Monster Hunter 3 Ultimate
Genre: Action RPG
Release Date: 03/19/13
It’s been three years since our last proper Monster Hunter release in the US, as the last couple of franchise releases on the PSP and PS3 were not ported stateside. Giving the franchise a break in the US might not have been the worst idea, as unlike in Japan, Monster Hunter hasn’t caught fire in the States to the same extent, so giving the fans a chance to want more monster hunting action isn’t a bad idea. Of course, the fact that Sony apparently was less than thrilled with working with the technical oddities associated with bringing Monster Hunter Portable 3rd to the US also likely didn’t help matters either. Either way, Monster Hunter 3 Ultimate has now arrived for franchise fans on the Nintendo 3DS and Wii U, which is essentially an updated version of Monster Hunter Tri, the Nintendo Wii release from 2010 and the last game released in the series stateside prior to this release. That’s not to say that the game is a rehash, however, as it resolves some of the more obvious issues fans might have had with Tri while also packing in a lot of content, and both versions are essentially the most robust Monster Hunter experiences US fans could hope for while also being a bit more accessible to newcomers. That said, while the 3DS version of the game (which is the subject of our review today) is easily one of the best portable releases in the series yet, depending on what you’re looking for the game to do, it can be a little… confusing in some respects.
As with its predecessors, there’s not too much of a story to Monster Hunter 3 Ultimate, though, oddly enough, the plot has been expanded a bit for this release. You’re a hunter who has been summoned to the local town of Moga, a backwater dump (described as such, in a roundabout way, by the Guild) to perform various missions for the locals, be it repairing the broken hunting camp, restoring the local farm, gathering resources or ruining everything you see. Your ultimate goal, in theory, is to ruin the local horrible monster in charge, the Lagiacrus, which has apparently been disrupting fishing voyages and causing all sorts of problems for the locals, which will dominate the majority of your time with the single player mode. In practice, there’s more going on than it would seem, and you’ll find that there are, in fact, worse things out there than massive lightning-spitting alligator dragons. There’s also a subplot revolving around a native Shakalaka child, Cha Cha, and his search for a powerful mask, though for those who have played Tri, this has been expanded with the addition of a second child, Kayamba, who is also looking for the same mask. The various town NPC’s will still comment on your larger exploits, compliment you on big tasks you’ve completed, and offer you big upgrades as you advance in the story, so while the plot is still somewhat minimal, it makes a big effort to make you feel like you’re basically the center of attention. The plot is by no means involved, but it doesn’t need to be, as the game is about hunting monsters above all else, and what’s here makes you feel like a big damn hero, so it works fine.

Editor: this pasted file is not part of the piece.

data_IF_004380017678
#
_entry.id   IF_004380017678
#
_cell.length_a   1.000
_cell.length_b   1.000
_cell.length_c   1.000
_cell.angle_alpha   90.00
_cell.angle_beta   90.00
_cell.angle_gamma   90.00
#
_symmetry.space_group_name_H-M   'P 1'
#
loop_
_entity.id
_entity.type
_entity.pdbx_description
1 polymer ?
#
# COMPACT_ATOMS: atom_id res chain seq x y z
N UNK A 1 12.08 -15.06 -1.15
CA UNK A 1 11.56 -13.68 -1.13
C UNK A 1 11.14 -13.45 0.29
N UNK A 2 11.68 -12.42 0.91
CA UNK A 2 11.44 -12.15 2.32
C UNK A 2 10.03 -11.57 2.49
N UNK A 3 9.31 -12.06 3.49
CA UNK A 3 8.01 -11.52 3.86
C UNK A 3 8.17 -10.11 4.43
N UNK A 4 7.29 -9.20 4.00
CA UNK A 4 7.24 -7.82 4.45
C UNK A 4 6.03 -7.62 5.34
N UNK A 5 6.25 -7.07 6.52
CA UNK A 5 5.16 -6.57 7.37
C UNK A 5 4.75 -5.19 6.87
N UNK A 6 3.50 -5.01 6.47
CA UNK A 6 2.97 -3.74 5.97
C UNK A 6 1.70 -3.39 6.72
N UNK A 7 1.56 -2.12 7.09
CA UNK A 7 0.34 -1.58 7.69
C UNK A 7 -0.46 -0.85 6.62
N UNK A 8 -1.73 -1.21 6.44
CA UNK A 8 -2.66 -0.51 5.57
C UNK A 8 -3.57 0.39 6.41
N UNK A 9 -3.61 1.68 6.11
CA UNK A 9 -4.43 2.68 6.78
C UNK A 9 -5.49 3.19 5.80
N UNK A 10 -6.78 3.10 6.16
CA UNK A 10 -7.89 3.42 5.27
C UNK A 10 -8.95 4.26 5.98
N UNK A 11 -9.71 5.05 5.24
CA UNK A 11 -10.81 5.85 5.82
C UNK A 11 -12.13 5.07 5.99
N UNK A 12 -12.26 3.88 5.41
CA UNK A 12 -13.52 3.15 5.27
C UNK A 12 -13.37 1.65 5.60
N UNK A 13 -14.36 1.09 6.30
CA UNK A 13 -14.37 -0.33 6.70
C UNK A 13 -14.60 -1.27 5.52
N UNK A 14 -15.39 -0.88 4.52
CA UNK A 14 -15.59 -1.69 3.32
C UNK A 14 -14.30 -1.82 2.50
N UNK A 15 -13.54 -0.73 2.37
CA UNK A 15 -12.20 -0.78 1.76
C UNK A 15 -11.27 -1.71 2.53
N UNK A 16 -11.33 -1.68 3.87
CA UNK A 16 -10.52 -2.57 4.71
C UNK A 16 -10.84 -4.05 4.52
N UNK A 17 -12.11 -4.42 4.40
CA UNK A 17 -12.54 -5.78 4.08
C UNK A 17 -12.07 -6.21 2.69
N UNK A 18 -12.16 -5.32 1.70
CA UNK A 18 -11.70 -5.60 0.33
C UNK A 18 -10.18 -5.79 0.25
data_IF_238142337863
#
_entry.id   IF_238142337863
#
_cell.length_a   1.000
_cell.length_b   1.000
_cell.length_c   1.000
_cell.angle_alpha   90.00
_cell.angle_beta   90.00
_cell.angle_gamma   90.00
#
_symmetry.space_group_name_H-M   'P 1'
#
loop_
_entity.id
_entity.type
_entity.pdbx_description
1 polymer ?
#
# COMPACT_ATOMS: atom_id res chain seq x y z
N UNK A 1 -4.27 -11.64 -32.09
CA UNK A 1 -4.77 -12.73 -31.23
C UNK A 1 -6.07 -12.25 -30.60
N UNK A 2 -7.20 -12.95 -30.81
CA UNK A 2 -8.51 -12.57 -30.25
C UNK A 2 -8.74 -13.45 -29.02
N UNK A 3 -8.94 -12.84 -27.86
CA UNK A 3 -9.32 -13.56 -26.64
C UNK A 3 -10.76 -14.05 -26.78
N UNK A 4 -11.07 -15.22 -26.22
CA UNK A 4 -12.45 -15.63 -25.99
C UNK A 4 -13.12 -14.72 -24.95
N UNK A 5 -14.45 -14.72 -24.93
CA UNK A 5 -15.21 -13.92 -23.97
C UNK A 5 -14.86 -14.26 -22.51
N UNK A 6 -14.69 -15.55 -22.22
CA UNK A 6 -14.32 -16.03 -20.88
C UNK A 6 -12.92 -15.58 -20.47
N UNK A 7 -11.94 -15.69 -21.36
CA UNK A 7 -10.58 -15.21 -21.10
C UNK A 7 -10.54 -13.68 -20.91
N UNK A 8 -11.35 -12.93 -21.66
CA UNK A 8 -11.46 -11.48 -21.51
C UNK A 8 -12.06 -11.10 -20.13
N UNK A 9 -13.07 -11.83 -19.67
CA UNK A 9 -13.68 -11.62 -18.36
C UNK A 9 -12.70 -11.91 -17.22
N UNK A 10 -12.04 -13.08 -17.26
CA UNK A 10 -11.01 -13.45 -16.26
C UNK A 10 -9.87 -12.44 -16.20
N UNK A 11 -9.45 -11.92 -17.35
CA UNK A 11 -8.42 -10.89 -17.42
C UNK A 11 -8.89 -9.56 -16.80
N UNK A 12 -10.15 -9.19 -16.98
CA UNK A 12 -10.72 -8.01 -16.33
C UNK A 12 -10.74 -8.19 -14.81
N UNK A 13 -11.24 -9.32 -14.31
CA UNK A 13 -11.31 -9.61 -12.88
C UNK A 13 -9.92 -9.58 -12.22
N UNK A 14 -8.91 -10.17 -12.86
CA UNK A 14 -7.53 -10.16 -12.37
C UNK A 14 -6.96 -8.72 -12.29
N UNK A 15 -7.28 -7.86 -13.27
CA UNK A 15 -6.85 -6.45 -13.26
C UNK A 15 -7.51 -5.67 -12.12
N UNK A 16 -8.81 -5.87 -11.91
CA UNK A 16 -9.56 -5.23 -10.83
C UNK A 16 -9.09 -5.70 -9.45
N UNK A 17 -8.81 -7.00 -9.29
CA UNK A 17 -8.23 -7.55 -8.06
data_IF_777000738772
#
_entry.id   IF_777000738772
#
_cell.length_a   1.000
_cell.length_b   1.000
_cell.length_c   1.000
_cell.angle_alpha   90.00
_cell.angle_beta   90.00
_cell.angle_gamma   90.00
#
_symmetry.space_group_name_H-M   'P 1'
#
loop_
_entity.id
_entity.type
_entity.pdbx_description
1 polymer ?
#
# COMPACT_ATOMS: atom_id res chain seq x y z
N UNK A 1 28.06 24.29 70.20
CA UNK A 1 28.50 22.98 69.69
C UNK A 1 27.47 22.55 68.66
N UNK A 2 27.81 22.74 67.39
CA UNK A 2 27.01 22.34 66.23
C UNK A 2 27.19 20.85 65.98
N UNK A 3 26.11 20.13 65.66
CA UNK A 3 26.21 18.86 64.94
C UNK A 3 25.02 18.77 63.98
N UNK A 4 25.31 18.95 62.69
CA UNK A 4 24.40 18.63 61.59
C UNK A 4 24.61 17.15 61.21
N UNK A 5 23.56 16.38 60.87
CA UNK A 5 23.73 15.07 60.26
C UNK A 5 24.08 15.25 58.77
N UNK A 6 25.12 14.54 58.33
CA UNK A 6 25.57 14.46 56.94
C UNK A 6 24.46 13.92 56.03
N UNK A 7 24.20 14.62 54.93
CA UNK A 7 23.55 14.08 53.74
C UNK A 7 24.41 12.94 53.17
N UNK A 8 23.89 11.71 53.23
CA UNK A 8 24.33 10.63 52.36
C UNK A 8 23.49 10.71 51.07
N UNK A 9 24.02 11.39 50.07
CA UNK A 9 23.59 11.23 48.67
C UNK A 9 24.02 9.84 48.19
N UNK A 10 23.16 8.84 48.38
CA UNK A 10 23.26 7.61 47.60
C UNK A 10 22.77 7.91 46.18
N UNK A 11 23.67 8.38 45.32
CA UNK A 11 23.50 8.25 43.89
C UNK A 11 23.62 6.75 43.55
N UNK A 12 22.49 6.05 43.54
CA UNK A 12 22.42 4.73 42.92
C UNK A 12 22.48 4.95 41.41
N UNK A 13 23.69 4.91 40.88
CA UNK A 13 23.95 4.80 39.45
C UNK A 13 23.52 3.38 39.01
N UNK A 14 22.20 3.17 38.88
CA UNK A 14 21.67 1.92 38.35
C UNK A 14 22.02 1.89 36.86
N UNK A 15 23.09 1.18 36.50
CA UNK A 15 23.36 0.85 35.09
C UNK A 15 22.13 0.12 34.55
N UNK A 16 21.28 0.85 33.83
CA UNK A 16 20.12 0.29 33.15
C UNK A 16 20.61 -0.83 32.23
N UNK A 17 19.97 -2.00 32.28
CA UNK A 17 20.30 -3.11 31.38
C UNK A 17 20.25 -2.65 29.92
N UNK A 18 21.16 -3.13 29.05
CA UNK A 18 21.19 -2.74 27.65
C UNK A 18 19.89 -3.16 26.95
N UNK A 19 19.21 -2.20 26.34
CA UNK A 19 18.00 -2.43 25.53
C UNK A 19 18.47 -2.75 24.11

Monster Hunter 3 Ultimate basically repurposes the Tri engine to the 3DS, and while the game wasn’t terribly impressive as a Wii title, on the 3DS it looks fantastic. The engine, at this point, is more appropriate for handheld games, it seems, as the large monsters and impressive environments tend to showcase their aesthetic impressiveness more on a smaller screen for one reason or another. The character and monster animations are still generally as fluid as ever, and the environments, new and old, look rather nice on the 3DS. The combat effects, lighting elements and battle damage you’ll see on monsters are also generally as solid as one would expect, and for the most part everything works on a technical and aesthetic level as well as it ever has. The 3D effects are generally fine as well, though you’ll find that, for this game, they’re not terribly helpful; you can turn them on if you’re very good or going back to low-rank battles after making it to G-Rank fights, but you’ll not want to use them much during tense battles due to the amount of focus needed in protracted combat. The audio is still pretty impressive, with some solid and well orchestrated musical tracks and some outstanding sound effects. The monster effects in particular are still powerful, and when a monster discovers you for the first time, their roar is something you’ll come to fear, for many reasons. There’s also a smattering of voice acting here and there, though it’s mostly gibberish, and it still sounds fine for what it is.